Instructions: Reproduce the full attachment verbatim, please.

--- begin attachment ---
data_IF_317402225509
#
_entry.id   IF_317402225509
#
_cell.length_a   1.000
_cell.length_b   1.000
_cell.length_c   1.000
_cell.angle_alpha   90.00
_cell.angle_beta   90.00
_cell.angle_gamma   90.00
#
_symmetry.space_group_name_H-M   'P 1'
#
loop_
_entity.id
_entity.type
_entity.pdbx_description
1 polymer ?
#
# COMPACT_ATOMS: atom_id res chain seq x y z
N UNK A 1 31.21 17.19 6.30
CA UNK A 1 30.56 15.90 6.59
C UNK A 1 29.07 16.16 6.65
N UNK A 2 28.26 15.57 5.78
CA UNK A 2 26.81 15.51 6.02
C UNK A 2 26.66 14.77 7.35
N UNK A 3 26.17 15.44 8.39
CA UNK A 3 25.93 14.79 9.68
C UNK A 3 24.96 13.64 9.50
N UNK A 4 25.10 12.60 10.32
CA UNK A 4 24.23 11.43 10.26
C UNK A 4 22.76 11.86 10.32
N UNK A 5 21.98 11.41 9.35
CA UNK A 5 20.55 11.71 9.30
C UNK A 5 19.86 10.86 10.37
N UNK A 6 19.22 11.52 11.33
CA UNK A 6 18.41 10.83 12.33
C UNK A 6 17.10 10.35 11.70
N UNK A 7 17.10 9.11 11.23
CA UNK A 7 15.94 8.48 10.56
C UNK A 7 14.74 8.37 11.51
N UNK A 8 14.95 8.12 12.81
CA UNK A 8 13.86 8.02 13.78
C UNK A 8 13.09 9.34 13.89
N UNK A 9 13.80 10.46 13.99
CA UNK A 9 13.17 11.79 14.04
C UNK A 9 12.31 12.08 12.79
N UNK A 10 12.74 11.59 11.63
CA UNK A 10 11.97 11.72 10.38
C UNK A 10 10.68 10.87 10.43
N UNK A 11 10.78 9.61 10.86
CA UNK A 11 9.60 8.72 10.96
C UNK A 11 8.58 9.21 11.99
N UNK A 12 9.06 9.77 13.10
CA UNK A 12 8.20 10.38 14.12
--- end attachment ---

data_IF_317402225509
#
_entry.id   IF_317402225509
#
_cell.length_a   1.000
_cell.length_b   1.000
_cell.length_c   1.000
_cell.angle_alpha   90.00
_cell.angle_beta   90.00
_cell.angle_gamma   90.00
#
_symmetry.space_group_name_H-M   'P 1'
#
loop_
_entity.id
_entity.type
_entity.pdbx_description
1 polymer ?
#
# COMPACT_ATOMS: atom_id res chain seq x y z
N UNK A 1 31.21 17.19 6.30
CA UNK A 1 30.56 15.90 6.59
C UNK A 1 29.07 16.16 6.65
N UNK A 2 28.26 15.57 5.78
CA UNK A 2 26.81 15.51 6.02
C UNK A 2 26.66 14.77 7.35
N UNK A 3 26.17 15.44 8.39
CA UNK A 3 25.93 14.79 9.68
C UNK A 3 24.96 13.64 9.50
N UNK A 4 25.10 12.60 10.32
CA UNK A 4 24.23 11.43 10.26
C UNK A 4 22.76 11.86 10.32
N UNK A 5 21.98 11.41 9.35
CA UNK A 5 20.55 11.71 9.30
C UNK A 5 19.86 10.86 10.37
N UNK A 6 19.22 11.52 11.33
CA UNK A 6 18.41 10.83 12.33
C UNK A 6 17.10 10.35 11.70
N UNK A 7 17.10 9.11 11.23
CA UNK A 7 15.94 8.48 10.56
C UNK A 7 14.74 8.37 11.51
N UNK A 8 14.95 8.12 12.81
CA UNK A 8 13.86 8.02 13.78
C UNK A 8 13.09 9.34 13.89
N UNK A 9 13.80 10.46 13.99
CA UNK A 9 13.17 11.79 14.04
C UNK A 9 12.31 12.08 12.79
N UNK A 10 12.74 11.59 11.63
CA UNK A 10 11.97 11.72 10.38
C UNK A 10 10.68 10.87 10.43
N UNK A 11 10.78 9.61 10.86
CA UNK A 11 9.60 8.72 10.96
C UNK A 11 8.58 9.21 11.99
N UNK A 12 9.06 9.77 13.10
CA UNK A 12 8.20 10.38 14.12